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Why Don't Satisfied, Happy Clients Refer?

February 5th, 2013

by Beverly Flaxington

Beverly Flaxington

Beverly Flaxington is a practice management consultant. She answers questions from advisors facing human resource issues. To submit yours, email us here.

Advisor Perspectives welcomes guest contributions. The views presented here do not necessarily represent those of Advisor Perspectives.

Dear Bev,

Why don’t satisfied, happy clients refer?

Bob S., New York


Dear Bob,

That’s quite a complex question in just six words! It’s the most common question I hear from advisors. They have largely satisfied and enthusiastic clients, but those clients aren’t providing referrals..

Many different factors underlie this issue, and let me address them most important of them here. See which of these fit your firm:

  1. Clients don’t understand enough about what you do and for whom you do it to translate it for their friends, colleagues and family members. Clients need to be able to articulate your compelling story. They need to know who to look for – what kinds of problems you solve. It isn’t enough to say, “Hey, I like my advisor. Would you like to meet him/her too?”
  2. Clients don’t have easy ways to share information about you with others. This can be educational events, blogs, radio or written interviews, marketing materials, etc. A client isn’t likely to dig out your business card and hand it over, so be sure they have tools and information they can integrate easily when someone asks them about financial advice.
  3. Clients don’t know you want referrals. One advisor I worked with started taking his clients to lunch just to talk about referrals. Most clients were shocked he would even consider taking on new clients. Make sure they know you are open for new business!
  4. There isn’t enough reinforcement about what you do. Clients know your story. They need to be reminded of the value you add. They can forget what you have done for them because thinking about your business isn’t their first goal!

There are several other pieces to this, but hopefully this gives you a place to start to think about how you could shift current practices to bring more clients into the referral arena. Good luck!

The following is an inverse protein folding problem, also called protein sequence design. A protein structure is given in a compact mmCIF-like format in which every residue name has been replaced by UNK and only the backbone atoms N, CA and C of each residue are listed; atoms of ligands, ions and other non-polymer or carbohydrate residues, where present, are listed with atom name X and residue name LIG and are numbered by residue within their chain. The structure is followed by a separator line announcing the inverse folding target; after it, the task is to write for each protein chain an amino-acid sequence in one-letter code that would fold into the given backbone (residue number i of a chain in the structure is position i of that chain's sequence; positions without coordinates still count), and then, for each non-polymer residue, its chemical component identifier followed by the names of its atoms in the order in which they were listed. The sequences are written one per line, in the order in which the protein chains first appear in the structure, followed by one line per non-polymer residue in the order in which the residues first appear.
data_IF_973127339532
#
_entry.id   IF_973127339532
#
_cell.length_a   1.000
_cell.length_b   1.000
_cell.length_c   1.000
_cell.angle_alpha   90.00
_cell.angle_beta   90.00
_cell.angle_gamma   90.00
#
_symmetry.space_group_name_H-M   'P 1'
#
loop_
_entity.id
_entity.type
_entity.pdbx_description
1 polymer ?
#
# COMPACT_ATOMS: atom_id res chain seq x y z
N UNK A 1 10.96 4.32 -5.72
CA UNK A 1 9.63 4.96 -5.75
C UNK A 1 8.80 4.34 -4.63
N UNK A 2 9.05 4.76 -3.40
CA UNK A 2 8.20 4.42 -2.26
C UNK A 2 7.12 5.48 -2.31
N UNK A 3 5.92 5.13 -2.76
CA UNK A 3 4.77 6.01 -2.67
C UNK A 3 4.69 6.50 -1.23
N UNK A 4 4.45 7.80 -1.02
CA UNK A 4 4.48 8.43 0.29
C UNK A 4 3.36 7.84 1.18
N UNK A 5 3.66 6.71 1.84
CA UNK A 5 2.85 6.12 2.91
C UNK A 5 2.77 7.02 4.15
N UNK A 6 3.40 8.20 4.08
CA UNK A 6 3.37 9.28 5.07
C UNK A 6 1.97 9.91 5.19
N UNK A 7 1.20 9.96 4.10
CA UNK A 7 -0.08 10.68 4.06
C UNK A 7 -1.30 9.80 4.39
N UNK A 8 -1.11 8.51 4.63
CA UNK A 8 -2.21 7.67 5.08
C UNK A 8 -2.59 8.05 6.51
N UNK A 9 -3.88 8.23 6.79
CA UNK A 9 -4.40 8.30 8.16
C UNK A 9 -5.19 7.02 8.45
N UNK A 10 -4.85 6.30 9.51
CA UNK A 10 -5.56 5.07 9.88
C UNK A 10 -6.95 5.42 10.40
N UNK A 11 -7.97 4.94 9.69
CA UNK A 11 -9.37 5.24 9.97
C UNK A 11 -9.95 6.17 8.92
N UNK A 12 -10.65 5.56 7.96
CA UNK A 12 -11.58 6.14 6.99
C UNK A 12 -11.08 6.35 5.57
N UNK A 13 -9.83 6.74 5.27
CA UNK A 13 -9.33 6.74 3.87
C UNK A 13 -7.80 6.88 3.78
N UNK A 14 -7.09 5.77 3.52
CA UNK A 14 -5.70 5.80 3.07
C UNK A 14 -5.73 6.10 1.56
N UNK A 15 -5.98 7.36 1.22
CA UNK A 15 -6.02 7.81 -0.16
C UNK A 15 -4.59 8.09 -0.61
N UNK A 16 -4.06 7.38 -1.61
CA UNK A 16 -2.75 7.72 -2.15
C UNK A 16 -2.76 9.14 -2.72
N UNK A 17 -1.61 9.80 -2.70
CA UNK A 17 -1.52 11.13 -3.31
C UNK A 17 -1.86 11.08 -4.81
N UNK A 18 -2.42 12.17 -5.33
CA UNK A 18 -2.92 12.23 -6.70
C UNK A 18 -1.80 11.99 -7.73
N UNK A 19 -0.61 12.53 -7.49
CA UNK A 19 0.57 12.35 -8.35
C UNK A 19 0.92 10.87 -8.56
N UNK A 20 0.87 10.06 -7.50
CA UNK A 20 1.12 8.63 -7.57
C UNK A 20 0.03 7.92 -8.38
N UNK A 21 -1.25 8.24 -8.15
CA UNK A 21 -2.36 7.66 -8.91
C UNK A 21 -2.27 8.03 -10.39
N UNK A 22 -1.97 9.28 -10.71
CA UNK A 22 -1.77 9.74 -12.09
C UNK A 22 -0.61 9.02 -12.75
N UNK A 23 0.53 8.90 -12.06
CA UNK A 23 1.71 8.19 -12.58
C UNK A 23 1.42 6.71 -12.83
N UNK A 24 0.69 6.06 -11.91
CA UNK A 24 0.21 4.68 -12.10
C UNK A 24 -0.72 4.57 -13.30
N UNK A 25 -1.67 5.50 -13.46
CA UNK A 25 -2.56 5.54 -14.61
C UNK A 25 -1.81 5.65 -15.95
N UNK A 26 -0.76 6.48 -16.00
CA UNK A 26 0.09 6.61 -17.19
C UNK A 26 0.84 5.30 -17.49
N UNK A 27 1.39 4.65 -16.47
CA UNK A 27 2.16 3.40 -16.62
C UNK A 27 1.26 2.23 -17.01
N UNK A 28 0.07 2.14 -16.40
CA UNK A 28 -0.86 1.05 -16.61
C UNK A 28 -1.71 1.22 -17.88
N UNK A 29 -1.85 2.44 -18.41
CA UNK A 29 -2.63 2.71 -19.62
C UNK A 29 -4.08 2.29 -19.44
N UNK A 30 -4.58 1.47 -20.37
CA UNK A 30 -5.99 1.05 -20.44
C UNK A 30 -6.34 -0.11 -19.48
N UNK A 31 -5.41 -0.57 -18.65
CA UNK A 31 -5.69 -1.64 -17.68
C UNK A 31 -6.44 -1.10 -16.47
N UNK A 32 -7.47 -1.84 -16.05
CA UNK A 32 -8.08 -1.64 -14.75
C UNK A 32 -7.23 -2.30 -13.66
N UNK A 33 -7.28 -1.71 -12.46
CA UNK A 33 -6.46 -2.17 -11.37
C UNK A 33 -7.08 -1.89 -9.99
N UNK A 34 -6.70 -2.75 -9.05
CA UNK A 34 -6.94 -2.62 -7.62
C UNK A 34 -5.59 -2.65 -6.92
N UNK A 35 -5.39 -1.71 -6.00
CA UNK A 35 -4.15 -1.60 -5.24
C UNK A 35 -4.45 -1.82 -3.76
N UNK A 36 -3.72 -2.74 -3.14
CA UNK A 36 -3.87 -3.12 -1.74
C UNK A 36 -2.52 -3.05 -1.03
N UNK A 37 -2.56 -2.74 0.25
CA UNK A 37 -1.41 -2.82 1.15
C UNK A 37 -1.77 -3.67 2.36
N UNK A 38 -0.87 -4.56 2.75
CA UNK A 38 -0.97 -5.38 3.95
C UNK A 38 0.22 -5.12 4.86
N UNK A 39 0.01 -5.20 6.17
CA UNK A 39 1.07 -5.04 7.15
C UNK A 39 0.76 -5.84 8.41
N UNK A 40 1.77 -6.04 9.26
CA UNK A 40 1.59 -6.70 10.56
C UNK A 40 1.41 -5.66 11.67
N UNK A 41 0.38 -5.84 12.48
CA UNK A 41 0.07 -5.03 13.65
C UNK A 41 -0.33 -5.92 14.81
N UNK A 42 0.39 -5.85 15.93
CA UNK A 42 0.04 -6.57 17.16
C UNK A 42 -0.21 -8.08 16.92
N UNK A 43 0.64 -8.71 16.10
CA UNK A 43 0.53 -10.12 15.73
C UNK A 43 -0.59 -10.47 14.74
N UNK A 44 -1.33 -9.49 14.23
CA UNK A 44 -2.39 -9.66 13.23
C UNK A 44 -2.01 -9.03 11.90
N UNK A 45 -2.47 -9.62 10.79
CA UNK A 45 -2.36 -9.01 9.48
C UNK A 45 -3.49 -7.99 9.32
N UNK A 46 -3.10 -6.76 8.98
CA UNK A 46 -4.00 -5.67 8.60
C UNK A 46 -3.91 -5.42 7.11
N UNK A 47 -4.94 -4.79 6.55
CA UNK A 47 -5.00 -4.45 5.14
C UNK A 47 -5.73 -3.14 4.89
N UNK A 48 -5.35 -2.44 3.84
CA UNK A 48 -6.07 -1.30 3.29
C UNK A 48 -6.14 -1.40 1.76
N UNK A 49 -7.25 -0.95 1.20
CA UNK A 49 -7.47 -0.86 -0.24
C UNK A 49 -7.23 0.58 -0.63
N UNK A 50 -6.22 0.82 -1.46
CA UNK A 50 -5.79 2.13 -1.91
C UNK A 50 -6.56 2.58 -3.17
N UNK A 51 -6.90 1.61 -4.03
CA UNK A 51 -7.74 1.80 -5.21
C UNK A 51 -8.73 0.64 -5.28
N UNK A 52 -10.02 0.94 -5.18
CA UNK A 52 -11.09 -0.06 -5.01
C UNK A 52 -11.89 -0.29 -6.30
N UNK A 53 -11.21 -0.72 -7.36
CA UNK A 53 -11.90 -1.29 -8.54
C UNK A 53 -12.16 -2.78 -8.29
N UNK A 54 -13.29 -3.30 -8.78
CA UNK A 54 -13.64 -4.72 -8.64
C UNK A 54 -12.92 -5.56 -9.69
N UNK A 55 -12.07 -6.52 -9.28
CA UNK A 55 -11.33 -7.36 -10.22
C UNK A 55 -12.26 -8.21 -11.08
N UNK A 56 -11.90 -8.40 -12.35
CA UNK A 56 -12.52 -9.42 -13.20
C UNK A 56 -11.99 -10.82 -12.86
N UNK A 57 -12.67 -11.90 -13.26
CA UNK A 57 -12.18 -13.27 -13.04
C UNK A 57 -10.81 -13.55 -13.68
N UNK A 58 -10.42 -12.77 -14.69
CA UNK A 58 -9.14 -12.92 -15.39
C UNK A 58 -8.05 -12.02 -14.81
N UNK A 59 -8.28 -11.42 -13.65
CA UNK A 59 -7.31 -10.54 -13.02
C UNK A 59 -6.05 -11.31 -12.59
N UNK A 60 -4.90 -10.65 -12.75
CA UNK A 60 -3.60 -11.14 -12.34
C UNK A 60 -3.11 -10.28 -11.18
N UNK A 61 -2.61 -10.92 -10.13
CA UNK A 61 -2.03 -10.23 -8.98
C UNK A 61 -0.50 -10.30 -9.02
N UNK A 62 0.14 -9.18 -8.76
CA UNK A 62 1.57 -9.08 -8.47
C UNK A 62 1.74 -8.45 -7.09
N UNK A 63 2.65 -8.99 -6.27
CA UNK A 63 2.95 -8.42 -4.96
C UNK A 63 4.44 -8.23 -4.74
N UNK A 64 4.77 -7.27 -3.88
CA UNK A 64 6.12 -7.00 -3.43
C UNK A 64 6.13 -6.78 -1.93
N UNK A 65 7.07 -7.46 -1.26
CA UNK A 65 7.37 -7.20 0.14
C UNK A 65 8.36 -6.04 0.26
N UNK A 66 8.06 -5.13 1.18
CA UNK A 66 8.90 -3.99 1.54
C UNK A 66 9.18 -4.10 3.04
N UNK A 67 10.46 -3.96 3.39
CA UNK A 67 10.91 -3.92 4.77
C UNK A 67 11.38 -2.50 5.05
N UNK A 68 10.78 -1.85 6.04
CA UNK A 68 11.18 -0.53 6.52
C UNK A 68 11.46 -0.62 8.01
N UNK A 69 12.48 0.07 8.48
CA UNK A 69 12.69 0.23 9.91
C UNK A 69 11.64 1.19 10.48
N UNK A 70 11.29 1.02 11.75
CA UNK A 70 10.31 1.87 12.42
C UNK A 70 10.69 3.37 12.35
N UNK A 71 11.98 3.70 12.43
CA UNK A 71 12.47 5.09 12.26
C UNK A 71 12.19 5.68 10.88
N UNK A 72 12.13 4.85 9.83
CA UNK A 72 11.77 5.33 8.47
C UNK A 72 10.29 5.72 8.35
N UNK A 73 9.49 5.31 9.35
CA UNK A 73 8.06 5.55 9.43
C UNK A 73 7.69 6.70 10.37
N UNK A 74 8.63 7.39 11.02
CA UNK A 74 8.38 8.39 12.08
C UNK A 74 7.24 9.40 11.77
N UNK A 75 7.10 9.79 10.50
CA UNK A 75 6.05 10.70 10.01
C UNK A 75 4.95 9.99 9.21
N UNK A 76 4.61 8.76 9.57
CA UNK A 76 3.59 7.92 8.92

Dear Bev,

One of my top advisors is brusque and abrasive. She upsets all her coworkers and I am fielding complaints about her behavior. The problem is that she is my star performer. Clients love her, she brings in new revenue regularly and she has great relationships with some of our most strategic partners. Is there a way to get everyone to accept her as she is? Their jobs depend on the revenue she generates.

Name withheld


Dear Financial Advisor.

This is a behavioral issue that I see very often. The “get-it-done” traits that lead to results are often the same that offend people who aren’t so driven and assertive. In behavioral speak, we call this the “Hi-D” or “Hi-Dominance” person. They are assertive, aggressive, focused on results and driven to the goal. Unfortunately along with this, they get impatient, frustrated and angry very easily. If someone else is not “Hi-D,” they can feel cowed or threatened by the style.

You asked whether you can “get everyone to accept her.” Absolutely not!

These style differences exist and the people she is aggravating aren’t going to learn to accept her. Instead, turn the attention to her and help her understand the value of internal selling. Too many times someone who is great with prospects and clients runs right over their colleagues at the office. Help her see that the same traits that are making her successful in gaining business could be used to gain loyalty from internal staff.

Don’t diminish her drive and results-orientation, but help her work more cooperatively when her behavior is disruptive to the rest of your team.


Beverly Flaxington co-founded The Collaborative, a consulting firm devoted to business building for the financial services industry in 1995; in 2008 she co-founded Advisors Trusted Advisor to offer dedicated practice management resources to advisors, planners and wealth managers. She is currently an adjunct professor at Suffolk University teaching undergraduate students Leadership & Social Responsibility. Beverly is a Certified Professional Behavioral Analyst (CPBA) and Certified Professional Values Analyst (CPVA).

She has spent over 25 years in the investment industry and has been featured in Selling Power Magazine and quoted in hundreds of media outlets, including the Wall Street Journal, MSNBC.com, Investment News and Solutions Magazine for the FPA. She speaks frequently at investment industry conferences and is a speaker for the CFA Institute.

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